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When we're learning something for the very first time, there's always the possibility that we'll make a few rookie errors along the way. In fact, sometimes it's the mistakes we make that help us to learn, adapt and improve our skills.

 

If asked, the majority of advanced bikers will happily recall mistakes they made when first getting to grips with riding on two-wheels and, new-rider or not, we're all guilty of making mistakes every now and then – we're only human!

 

But, whereas some mistakes can be easily corrected, others can have pretty drastic consequences, particularly if you're a new rider who has still got some learning to do. If this sounds like you, knowing the common mistakes made by newbies will help you to take measures to ensure you aren't one of them. So, what are the most common mistakes? Let's take a look...

 

1: Taking on too much at the start

So, you've passed your test. Well done. But, it's true what they say: "You don't learn to ride; you learn to pass your test." The real learning starts when you are out on the road and on your own for the very first time. The real learning is when you learn how to identify and deal with bad road users, obstructions and dangers. Just like any other skill, learning to ride a bike properly will take time and patience.

 

But this doesn't mean throwing yourself in at the metaphorical deep-end and hoping for the best. Take it steady, gradually increasing the time you spend riding each day. Riding can be very tiring, both mentally and physically. Taking on too much could result in an incident that will knock your confidence, meaning you'll have to start from the beginning again.

 

2: Riding in a group before mastering solo

If you've got mates that have been riding for a while it's tempting to jump on your bike for a group ride as soon as you can. However, you need to make sure that you're confident riding solo before you start embarking on group adventures. Riding with friends can be extremely distracting; you'll constantly want to keep up with more experienced bikers which could be dangerous if you haven't developed sufficient skills, and other riders might not be sympathetic to your lack of experience which could mean you push yourself harder than you should at this early stage.

 

3: Buying a big/quick/new bike

So your mates all have super-quick machines? Good for them. But just because they do doesn't mean that you should too. Believe us when we say you'll become a better rider quicker by practising and developing your skills on a smaller, slower bike - plus it'll be cheaper to run and insure. Then, once you've had a couple of years of experience and feel confident in your riding, you can trade in your bike for a quicker one. It's as simple as that.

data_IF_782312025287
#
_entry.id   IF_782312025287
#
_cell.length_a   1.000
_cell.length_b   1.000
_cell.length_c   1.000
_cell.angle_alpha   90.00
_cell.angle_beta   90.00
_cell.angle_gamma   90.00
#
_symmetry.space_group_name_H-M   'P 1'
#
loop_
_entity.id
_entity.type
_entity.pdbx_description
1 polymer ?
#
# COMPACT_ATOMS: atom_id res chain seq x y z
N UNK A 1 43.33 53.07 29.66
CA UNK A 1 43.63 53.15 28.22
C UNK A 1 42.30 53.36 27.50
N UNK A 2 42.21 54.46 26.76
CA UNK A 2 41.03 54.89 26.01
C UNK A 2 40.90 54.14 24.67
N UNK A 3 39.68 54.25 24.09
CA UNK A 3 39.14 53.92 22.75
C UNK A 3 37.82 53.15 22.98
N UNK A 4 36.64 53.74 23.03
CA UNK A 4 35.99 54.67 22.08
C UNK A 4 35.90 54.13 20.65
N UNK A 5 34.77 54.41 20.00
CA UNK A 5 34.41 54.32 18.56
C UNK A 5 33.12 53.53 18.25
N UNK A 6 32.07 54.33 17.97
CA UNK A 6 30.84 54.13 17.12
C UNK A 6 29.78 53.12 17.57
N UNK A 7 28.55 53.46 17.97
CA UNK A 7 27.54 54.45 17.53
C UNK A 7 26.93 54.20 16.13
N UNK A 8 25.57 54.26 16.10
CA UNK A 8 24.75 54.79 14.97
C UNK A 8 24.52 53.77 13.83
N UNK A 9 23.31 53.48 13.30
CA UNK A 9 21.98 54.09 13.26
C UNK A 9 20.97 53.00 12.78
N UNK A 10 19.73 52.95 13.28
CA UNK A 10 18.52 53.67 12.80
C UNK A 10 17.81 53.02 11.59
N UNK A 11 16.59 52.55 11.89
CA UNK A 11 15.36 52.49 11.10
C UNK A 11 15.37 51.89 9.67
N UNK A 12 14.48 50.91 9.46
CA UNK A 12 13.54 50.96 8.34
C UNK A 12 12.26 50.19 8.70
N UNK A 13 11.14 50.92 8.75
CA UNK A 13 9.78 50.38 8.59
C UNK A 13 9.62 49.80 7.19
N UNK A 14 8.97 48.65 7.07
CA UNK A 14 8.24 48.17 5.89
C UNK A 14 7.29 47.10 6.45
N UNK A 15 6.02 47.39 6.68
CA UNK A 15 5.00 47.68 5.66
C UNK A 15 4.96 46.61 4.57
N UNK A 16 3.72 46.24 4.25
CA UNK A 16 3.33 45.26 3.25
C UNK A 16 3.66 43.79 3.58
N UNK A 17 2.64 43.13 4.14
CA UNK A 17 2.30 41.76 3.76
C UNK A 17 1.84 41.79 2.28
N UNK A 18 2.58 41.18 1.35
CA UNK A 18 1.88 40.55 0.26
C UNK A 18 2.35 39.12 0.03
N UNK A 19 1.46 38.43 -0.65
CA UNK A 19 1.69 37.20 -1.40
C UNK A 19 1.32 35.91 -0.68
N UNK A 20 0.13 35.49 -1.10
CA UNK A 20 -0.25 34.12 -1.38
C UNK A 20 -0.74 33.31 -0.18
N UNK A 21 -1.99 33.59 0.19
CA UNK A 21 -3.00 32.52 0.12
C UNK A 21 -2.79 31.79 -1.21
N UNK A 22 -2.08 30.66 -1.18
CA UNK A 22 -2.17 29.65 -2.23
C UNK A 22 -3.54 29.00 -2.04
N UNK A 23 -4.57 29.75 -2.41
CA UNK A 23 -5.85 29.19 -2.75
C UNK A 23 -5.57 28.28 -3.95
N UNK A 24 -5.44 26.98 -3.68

Similarly, it's a good idea to start off on a second-hand bike as opposed to buying yourself a brand new model. Start off on something older, and look forward to the day when you can buy yourself a sparkling new machine.

 

4: Only looking forward

Yes, you're right, it's extremely important to look in the direction you're travelling but you should also be watching everything around you as well – the man in the car to the left that looks like he's getting out; the pedestrians approaching the crossing; the car behind you driving a little too close. So, as well as looking ahead, you need a 360 degree perception of your surroundings.

 

5: Not dressing appropriately

Clothing acts as the barrier between your skin and the road surface when you (or someone around you) makes a mistake and you come off. You may see other riders just wearing jeans and a t-shirt and cruising around on summer days, but those thin layers of cotton offer little or no protection from the abrasive road. Even time-hardened riders should wear appropriate clothing but when first starting on your biking career you should pay particular attention to good leathers, gloves and boots and learn how to stay warm when the weather turns.

 

One rookie wardrobe error that pretty much every rider will do from time to time is to forget to buckle their helmet. Apart from being illegal this is also extremely dangerous, so if you notice it's not locked in place while riding (the strap often clatters about in the wind) pull over as soon as it is safe to do so and buckle up. Don't try to correct it while riding as thick leather gloves and small clasps make this an almost impossible - and rather risky - task!

 

6: Looking at the very thing you want to avoid

A little like the 360 degree perception mentioned previously, you should remember the mantra, 'if I look at it I'll hit it'.

 

This is something that you have to get used to as it's difficult to describe. But, the next time you are riding on a dual carriageway with cat's eyes, try crossing the lanes (where it's safe to do so, obviously) once while looking at a cat's eye, and once without.

 

The serious side to this is when you experience hazards in the road. If you look at the hazard (be it a dead squirrel, discarded takeaway carton, small child or even a corner that you've overcooked) you are far more likely to avoid it if you look at where you want to be rather than the hazard itself.

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